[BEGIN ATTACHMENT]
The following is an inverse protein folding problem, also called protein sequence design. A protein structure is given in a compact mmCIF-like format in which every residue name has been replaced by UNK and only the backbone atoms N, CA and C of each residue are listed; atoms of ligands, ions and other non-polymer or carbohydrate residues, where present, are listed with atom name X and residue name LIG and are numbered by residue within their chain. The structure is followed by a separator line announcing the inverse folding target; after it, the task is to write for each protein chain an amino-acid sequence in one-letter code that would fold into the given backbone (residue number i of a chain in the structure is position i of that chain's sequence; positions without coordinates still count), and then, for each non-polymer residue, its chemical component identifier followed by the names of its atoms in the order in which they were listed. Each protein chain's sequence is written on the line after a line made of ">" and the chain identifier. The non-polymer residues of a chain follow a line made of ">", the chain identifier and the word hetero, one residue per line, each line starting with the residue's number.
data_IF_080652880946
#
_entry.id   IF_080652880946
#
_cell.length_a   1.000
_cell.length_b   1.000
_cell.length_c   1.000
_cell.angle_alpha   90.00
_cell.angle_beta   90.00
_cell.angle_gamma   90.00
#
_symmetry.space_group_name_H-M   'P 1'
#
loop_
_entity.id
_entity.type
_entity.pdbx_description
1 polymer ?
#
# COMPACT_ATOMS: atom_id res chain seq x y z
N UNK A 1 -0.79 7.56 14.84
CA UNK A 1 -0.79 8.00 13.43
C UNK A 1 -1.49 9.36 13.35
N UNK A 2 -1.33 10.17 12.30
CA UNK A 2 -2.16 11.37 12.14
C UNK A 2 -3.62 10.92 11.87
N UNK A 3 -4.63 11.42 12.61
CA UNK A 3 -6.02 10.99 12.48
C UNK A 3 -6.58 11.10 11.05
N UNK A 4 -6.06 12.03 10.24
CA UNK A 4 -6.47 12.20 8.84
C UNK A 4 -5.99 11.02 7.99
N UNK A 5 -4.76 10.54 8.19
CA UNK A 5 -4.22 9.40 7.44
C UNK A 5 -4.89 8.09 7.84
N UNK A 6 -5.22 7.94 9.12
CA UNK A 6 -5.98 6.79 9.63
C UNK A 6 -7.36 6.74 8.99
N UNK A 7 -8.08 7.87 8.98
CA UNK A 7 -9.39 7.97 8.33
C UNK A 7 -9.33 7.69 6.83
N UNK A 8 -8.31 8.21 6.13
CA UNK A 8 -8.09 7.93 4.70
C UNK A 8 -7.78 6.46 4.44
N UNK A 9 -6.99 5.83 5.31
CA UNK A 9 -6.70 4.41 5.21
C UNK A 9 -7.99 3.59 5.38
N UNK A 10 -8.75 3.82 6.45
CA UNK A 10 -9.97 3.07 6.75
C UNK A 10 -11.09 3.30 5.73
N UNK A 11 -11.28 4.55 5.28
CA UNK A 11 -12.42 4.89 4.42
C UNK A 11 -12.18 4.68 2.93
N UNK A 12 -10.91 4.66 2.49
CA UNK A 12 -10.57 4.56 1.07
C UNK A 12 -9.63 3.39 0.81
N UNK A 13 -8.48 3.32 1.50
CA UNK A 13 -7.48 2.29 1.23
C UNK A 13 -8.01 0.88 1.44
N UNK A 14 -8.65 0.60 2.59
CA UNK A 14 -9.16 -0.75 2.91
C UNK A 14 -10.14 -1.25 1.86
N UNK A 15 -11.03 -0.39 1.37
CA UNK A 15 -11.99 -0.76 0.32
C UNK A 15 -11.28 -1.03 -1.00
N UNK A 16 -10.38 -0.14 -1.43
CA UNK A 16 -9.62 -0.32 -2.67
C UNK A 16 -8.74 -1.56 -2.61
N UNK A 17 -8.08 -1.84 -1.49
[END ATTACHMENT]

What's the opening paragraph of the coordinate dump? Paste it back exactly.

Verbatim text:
The following is an inverse protein folding problem, also called protein sequence design. A protein structure is given in a compact mmCIF-like format in which every residue name has been replaced by UNK and only the backbone atoms N, CA and C of each residue are listed; atoms of ligands, ions and other non-polymer or carbohydrate residues, where present, are listed with atom name X and residue name LIG and are numbered by residue within their chain. The structure is followed by a separator line announcing the inverse folding target; after it, the task is to write for each protein chain an amino-acid sequence in one-letter code that would fold into the given backbone (residue number i of a chain in the structure is position i of that chain's sequence; positions without coordinates still count), and then, for each non-polymer residue, its chemical component identifier followed by the names of its atoms in the order in which they were listed. Each protein chain's sequence is written on the line after a line made of ">" and the chain identifier. The non-polymer residues of a chain follow a line made of ">", the chain identifier and the word hetero, one residue per line, each line starting with the residue's number.